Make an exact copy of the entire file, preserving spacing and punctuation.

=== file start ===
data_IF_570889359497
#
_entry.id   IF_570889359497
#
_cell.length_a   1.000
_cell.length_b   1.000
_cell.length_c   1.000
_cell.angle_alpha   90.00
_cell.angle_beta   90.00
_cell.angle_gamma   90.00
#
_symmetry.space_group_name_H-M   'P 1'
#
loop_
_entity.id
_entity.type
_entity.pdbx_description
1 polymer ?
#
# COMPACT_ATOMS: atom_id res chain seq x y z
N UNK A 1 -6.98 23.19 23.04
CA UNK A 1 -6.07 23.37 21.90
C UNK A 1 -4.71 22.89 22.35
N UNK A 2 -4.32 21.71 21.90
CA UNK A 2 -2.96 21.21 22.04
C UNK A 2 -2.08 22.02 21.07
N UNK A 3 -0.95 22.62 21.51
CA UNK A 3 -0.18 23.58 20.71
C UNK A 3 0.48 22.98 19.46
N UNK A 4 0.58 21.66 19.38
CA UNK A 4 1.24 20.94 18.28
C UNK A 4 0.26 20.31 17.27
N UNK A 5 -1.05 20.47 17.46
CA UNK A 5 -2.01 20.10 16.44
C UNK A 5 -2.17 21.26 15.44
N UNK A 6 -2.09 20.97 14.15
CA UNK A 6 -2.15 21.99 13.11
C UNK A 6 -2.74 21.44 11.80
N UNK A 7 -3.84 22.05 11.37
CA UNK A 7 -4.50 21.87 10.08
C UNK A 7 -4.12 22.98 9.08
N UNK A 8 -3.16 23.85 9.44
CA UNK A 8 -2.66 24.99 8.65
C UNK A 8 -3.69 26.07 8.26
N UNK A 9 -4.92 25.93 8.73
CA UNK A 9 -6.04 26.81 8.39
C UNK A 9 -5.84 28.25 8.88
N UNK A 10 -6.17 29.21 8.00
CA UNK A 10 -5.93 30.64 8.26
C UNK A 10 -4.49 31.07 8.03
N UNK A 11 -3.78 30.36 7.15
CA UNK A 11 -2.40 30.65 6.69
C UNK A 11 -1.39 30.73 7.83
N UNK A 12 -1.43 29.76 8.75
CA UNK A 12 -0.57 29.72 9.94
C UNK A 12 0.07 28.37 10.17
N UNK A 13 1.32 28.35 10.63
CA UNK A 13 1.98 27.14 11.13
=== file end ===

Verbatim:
data_IF_570889359497
#
_entry.id   IF_570889359497
#
_cell.length_a   1.000
_cell.length_b   1.000
_cell.length_c   1.000
_cell.angle_alpha   90.00
_cell.angle_beta   90.00
_cell.angle_gamma   90.00
#
_symmetry.space_group_name_H-M   'P 1'
#
loop_
_entity.id
_entity.type
_entity.pdbx_description
1 polymer ?
#
# COMPACT_ATOMS: atom_id res chain seq x y z
N UNK A 1 -6.98 23.19 23.04
CA UNK A 1 -6.07 23.37 21.90
C UNK A 1 -4.71 22.89 22.35
N UNK A 2 -4.32 21.71 21.90
CA UNK A 2 -2.96 21.21 22.04
C UNK A 2 -2.08 22.02 21.07
N UNK A 3 -0.95 22.62 21.51
CA UNK A 3 -0.18 23.58 20.71
C UNK A 3 0.48 22.98 19.46
N UNK A 4 0.58 21.66 19.38
CA UNK A 4 1.24 20.94 18.28
C UNK A 4 0.26 20.31 17.27
N UNK A 5 -1.05 20.47 17.46
CA UNK A 5 -2.01 20.10 16.44
C UNK A 5 -2.17 21.26 15.44
N UNK A 6 -2.09 20.97 14.15
CA UNK A 6 -2.15 21.99 13.11
C UNK A 6 -2.74 21.44 11.80
N UNK A 7 -3.84 22.05 11.37
CA UNK A 7 -4.50 21.87 10.08
C UNK A 7 -4.12 22.98 9.08
N UNK A 8 -3.16 23.85 9.44
CA UNK A 8 -2.66 24.99 8.65
C UNK A 8 -3.69 26.07 8.26
N UNK A 9 -4.92 25.93 8.73
CA UNK A 9 -6.04 26.81 8.39
C UNK A 9 -5.84 28.25 8.88
N UNK A 10 -6.17 29.21 8.00
CA UNK A 10 -5.93 30.64 8.26
C UNK A 10 -4.49 31.07 8.03
N UNK A 11 -3.78 30.36 7.15
CA UNK A 11 -2.40 30.65 6.69
C UNK A 11 -1.39 30.73 7.83
N UNK A 12 -1.43 29.76 8.75
CA UNK A 12 -0.57 29.72 9.94
C UNK A 12 0.07 28.37 10.17
N UNK A 13 1.32 28.35 10.63
CA UNK A 13 1.98 27.14 11.13